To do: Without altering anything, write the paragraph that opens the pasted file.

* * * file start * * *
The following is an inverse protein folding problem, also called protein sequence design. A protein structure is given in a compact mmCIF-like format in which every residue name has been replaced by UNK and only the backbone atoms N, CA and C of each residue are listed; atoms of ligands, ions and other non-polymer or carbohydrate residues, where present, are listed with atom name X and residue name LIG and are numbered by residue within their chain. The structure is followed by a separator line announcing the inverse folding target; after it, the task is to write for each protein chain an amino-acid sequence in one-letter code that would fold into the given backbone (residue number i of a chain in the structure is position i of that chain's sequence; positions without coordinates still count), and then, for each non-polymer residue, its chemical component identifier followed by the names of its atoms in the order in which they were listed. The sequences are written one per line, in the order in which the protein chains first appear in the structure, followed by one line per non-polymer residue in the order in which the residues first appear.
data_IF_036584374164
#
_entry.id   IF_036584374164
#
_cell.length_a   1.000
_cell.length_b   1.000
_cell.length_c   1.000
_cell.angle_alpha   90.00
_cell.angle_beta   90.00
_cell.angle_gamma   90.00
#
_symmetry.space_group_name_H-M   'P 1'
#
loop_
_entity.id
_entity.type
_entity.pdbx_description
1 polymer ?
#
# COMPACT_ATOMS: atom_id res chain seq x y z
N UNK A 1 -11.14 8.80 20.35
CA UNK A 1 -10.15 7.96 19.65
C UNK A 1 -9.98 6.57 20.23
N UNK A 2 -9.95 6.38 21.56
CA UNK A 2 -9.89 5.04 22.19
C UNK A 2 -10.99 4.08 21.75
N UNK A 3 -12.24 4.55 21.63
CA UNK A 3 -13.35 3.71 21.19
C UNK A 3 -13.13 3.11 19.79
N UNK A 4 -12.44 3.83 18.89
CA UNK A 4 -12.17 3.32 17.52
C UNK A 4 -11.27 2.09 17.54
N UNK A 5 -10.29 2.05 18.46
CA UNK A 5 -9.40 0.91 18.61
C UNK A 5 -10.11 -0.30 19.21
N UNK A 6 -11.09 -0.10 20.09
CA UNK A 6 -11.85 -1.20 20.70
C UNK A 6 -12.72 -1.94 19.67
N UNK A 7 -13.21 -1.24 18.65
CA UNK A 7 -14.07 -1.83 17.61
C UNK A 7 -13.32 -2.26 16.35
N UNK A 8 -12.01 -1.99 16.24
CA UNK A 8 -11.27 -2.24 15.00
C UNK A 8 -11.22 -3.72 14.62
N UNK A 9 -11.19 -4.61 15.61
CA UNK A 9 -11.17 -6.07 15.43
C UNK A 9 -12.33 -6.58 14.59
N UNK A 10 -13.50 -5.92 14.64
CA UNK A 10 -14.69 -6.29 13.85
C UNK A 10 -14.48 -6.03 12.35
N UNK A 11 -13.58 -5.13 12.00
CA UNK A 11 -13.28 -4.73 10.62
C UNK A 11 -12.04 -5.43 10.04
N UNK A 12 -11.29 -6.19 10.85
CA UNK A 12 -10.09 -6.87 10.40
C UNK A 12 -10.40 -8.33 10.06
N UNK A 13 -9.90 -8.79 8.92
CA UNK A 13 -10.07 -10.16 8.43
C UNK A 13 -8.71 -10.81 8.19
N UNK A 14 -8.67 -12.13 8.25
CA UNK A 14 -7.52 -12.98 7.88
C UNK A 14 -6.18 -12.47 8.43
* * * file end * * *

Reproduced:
The following is an inverse protein folding problem, also called protein sequence design. A protein structure is given in a compact mmCIF-like format in which every residue name has been replaced by UNK and only the backbone atoms N, CA and C of each residue are listed; atoms of ligands, ions and other non-polymer or carbohydrate residues, where present, are listed with atom name X and residue name LIG and are numbered by residue within their chain. The structure is followed by a separator line announcing the inverse folding target; after it, the task is to write for each protein chain an amino-acid sequence in one-letter code that would fold into the given backbone (residue number i of a chain in the structure is position i of that chain's sequence; positions without coordinates still count), and then, for each non-polymer residue, its chemical component identifier followed by the names of its atoms in the order in which they were listed. The sequences are written one per line, in the order in which the protein chains first appear in the structure, followed by one line per non-polymer residue in the order in which the residues first appear.